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Public Investments: The Case of the Trans-Canada Highway

 

June 12, 2017

The view on public investments and country growth have changed. The notion of environmental sustainability was barely on the radar when the National Film Board of Canada made a documentary about the building of the Trans-Canada Highway almost 60 years ago (embedded below).

Growth was the primary rationale for building a little over 8,000 kilometers of highway in the 1950s. What is interesting to public investment planners of today is the lack of foresight about economic changes. For example:

  • Fisheries in Newfoundland, coal mining on Cape Breton Island, and nickel mining in Sudbury (complete with burning slag heaps) have been on a significant decline
  • In addition to the environmental issues with mining, atomic energy and dams are highlighted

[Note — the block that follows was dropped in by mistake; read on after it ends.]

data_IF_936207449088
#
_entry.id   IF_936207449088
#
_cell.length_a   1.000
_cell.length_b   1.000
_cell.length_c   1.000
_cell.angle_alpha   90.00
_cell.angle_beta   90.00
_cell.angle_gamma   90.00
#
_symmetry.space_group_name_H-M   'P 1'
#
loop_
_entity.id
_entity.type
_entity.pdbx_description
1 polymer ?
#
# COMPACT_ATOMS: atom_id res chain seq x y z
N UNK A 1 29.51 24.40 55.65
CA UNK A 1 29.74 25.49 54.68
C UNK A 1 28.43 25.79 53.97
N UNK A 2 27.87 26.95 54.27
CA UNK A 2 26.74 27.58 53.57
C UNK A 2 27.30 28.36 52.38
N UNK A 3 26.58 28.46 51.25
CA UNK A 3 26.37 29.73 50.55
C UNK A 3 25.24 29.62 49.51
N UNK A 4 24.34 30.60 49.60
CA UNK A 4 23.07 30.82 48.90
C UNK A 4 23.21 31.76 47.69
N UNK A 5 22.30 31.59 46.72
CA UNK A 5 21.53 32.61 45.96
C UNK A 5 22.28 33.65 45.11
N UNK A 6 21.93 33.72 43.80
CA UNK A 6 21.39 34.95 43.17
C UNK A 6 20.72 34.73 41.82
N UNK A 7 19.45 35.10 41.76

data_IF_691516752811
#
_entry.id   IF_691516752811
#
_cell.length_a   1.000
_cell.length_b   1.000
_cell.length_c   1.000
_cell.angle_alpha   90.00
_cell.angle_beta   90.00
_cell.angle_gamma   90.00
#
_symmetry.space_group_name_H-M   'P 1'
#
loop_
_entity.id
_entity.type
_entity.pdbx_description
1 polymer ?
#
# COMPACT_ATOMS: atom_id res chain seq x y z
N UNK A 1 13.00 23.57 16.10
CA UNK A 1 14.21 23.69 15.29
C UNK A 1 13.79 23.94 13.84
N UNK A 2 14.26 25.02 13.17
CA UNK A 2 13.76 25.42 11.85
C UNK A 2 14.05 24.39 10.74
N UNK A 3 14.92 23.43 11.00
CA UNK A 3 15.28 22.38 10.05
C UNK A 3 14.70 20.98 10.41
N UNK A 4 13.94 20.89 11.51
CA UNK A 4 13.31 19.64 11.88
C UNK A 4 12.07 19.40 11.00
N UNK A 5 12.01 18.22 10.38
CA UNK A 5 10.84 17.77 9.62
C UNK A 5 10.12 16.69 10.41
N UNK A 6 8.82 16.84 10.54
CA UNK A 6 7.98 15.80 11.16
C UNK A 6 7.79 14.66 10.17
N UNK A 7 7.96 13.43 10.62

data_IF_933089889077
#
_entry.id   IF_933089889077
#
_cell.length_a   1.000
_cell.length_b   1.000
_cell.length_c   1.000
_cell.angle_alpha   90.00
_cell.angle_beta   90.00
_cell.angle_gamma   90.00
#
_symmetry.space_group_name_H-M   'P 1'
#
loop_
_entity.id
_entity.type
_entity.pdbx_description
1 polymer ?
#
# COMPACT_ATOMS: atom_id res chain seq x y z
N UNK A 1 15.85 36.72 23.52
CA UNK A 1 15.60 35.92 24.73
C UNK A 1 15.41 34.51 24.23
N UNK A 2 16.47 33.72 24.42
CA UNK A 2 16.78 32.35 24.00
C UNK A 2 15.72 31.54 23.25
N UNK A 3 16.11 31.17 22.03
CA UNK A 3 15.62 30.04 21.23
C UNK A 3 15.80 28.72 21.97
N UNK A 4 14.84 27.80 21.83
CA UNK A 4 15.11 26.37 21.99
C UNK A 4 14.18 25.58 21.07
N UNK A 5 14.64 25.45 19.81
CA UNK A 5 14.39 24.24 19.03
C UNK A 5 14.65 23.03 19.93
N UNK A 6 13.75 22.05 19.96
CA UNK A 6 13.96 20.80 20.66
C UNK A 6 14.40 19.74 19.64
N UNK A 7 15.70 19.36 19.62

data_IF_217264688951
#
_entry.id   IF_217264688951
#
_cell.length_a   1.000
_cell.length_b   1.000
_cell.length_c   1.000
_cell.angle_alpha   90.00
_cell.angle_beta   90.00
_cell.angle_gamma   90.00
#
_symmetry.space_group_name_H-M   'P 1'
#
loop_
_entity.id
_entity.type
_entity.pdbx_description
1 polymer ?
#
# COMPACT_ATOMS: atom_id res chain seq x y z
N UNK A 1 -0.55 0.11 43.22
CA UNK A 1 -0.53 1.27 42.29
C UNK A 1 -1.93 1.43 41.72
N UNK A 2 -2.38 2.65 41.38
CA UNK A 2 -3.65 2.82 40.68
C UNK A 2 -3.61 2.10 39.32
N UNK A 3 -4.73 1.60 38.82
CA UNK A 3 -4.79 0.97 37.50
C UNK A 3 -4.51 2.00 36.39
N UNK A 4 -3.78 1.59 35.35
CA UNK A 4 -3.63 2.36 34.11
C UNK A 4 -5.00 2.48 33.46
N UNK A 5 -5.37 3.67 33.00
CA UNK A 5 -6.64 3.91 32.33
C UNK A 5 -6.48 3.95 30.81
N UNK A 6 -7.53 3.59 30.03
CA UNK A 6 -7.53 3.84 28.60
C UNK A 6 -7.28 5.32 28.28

• Montreal is the largest city in Canada, and financial capital in 1958 – it’s now Toronto
  • Population growth and urbanization  means that 2 lane highways are unable to handle traffic flow in even smaller cities

Trans Canada Summer, Ronald Dick, Jack Olsen & Jean Palardy, provided by the National Film Board of Canada

Were these economic changes unthinkable in the 1950s? We need to ask ourselves whether the state-of-the-art of public investment scenario planning is sufficient. Many governments plan without considering the Sustainable Development Goals. Some government focus entirely on economic growth leading to a public policy gap.

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Doug Hadden

Doug Hadden

Executive Vice President, Innovation at FreeBalance
Doug is responsible for identifying new global markets, new technologies and trends, and new and enhanced internal processes. Doug leads a cross-functional international team that is responsible for developing product prototypes and innovative go-to-market strategies.
Doug Hadden

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